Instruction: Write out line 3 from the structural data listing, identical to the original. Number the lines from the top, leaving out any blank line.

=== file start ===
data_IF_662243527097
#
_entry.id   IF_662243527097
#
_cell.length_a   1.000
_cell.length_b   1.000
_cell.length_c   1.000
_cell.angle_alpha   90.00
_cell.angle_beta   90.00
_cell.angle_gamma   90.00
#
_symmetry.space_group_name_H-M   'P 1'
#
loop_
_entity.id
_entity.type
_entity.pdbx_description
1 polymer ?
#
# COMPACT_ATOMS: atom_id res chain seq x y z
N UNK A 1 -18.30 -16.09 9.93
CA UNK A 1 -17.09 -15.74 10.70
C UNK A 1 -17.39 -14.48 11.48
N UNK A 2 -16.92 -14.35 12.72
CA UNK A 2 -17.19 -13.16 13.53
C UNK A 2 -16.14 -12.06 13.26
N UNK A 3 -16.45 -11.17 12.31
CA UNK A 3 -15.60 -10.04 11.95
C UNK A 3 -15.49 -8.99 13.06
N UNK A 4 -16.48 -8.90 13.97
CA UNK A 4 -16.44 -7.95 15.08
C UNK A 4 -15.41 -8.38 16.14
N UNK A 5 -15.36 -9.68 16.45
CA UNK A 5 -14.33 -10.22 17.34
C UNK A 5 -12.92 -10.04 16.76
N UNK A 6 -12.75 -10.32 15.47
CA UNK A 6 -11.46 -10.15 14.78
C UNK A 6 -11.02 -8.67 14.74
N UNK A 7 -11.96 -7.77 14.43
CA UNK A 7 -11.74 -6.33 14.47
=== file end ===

_entry.id   IF_662243527097